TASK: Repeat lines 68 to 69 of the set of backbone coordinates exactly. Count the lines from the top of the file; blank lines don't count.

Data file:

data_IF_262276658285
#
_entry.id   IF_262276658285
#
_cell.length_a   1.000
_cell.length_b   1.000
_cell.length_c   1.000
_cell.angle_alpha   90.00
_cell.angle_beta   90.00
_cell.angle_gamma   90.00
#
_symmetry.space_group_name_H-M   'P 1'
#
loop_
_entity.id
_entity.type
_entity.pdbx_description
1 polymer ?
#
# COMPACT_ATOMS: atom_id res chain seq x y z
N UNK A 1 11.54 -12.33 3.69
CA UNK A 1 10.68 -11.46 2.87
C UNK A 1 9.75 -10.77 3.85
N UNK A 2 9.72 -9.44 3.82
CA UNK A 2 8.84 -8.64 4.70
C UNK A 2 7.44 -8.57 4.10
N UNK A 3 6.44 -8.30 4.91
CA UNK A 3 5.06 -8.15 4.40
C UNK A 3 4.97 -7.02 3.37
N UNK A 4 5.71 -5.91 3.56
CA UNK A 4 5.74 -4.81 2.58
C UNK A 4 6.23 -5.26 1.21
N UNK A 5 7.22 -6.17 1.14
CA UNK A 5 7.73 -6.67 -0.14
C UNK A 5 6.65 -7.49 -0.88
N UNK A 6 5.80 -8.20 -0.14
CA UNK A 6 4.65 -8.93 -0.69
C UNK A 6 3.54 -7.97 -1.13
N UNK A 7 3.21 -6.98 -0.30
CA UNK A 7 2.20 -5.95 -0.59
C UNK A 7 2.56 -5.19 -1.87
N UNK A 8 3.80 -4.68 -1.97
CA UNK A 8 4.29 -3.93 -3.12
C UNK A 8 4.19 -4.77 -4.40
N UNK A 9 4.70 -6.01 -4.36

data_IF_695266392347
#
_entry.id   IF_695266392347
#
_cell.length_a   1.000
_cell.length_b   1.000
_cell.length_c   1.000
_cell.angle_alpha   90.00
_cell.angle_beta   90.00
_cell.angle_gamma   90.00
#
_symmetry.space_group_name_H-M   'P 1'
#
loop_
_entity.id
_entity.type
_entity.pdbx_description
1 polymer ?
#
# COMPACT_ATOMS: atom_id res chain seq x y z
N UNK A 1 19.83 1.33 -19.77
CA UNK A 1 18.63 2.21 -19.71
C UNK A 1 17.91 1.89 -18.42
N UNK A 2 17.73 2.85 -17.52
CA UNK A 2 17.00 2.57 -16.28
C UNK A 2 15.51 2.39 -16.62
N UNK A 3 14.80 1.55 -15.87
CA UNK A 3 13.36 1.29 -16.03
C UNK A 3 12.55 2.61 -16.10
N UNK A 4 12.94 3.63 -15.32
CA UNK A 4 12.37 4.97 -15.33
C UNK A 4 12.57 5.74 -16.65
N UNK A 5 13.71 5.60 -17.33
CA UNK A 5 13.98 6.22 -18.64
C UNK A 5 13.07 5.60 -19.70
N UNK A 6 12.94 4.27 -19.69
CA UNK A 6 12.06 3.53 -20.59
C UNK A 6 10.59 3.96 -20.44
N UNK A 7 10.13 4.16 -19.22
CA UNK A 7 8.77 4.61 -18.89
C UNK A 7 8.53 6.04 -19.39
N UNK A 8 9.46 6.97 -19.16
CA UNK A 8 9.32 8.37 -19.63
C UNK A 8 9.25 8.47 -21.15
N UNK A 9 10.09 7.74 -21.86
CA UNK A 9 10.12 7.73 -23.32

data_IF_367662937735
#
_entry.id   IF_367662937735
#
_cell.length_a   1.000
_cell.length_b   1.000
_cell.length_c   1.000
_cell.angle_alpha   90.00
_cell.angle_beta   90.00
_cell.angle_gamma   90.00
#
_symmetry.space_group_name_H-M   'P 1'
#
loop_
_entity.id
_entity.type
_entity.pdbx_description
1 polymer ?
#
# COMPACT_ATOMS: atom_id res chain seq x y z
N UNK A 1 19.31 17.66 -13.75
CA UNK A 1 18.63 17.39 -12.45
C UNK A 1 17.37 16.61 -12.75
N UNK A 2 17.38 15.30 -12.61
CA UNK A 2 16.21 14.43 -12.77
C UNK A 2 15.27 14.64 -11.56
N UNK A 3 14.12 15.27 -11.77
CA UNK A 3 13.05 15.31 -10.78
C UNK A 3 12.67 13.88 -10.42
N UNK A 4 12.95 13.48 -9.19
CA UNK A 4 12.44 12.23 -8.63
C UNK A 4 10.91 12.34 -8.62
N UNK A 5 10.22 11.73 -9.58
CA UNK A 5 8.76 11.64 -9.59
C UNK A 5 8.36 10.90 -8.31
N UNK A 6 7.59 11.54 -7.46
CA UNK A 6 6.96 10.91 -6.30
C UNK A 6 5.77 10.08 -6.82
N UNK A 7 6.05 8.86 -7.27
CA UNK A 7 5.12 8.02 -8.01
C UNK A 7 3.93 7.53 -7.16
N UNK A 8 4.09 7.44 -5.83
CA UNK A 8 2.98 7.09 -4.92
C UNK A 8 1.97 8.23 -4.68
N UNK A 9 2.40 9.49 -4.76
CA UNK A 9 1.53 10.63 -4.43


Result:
C UNK A 1 17.91 1.89 -18.42
N UNK A 2 17.73 2.85 -17.52